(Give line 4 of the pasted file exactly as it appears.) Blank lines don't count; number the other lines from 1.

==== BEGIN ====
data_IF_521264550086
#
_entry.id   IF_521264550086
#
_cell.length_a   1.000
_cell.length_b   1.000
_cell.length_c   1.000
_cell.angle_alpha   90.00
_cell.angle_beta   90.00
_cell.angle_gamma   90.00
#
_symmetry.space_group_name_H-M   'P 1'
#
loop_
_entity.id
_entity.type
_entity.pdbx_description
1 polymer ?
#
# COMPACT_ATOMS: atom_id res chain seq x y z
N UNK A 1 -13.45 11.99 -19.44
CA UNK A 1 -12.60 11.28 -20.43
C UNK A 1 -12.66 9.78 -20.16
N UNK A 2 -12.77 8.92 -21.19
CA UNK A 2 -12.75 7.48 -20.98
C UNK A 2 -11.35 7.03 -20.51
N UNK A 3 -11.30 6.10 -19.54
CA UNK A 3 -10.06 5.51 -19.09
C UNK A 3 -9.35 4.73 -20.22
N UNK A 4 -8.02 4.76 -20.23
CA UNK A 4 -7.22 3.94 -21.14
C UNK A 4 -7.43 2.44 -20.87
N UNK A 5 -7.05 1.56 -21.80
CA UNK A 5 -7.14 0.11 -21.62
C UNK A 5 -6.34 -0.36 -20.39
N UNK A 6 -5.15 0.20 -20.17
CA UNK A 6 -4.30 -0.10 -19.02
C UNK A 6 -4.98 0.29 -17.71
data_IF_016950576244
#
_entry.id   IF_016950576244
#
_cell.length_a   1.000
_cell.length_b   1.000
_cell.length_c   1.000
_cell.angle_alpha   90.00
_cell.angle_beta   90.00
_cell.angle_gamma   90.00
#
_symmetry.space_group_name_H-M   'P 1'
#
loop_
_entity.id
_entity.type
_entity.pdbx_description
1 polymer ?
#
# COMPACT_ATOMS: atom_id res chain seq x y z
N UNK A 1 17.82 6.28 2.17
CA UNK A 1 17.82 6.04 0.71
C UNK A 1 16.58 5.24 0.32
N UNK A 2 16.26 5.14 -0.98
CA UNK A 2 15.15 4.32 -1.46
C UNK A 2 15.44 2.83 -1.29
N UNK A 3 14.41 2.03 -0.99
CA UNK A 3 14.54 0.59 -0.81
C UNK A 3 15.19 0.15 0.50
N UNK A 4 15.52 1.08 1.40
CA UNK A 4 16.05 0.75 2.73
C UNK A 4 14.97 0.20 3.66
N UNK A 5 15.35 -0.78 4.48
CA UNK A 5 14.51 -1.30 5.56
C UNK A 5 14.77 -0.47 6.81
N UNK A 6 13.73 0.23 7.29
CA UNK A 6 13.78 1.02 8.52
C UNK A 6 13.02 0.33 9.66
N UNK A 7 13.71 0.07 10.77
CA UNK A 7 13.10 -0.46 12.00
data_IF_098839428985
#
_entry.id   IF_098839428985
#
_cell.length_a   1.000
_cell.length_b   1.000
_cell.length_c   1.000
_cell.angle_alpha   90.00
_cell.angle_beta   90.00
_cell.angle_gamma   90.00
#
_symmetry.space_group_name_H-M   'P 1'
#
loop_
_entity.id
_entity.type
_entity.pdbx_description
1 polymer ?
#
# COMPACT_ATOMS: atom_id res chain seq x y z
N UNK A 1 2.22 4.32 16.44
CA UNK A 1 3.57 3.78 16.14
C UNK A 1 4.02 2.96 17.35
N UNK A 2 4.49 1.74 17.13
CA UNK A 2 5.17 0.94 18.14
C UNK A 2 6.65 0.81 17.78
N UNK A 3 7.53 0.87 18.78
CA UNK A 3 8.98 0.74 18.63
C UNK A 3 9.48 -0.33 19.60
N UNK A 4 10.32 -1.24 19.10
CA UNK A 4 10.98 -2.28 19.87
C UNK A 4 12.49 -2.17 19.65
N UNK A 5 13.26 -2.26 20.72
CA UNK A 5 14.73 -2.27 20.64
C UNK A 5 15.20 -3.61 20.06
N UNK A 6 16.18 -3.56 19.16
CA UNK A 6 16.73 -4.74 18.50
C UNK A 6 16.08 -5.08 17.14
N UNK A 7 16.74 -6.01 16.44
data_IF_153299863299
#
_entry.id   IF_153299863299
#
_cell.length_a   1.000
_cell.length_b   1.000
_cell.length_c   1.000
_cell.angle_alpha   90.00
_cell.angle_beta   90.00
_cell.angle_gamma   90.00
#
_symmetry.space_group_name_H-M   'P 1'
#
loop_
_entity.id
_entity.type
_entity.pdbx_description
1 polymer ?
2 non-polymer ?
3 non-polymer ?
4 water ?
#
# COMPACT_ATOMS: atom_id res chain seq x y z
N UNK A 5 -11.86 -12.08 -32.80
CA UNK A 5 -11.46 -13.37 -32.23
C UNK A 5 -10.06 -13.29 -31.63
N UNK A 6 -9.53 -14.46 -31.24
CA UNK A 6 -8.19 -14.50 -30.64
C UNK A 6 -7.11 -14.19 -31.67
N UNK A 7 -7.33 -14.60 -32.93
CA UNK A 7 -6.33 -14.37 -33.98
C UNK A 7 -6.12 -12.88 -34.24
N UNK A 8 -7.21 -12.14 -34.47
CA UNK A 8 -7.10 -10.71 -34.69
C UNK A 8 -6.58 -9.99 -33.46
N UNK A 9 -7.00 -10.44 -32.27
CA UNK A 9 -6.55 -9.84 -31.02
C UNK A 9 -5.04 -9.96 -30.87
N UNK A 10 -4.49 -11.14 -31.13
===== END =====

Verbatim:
#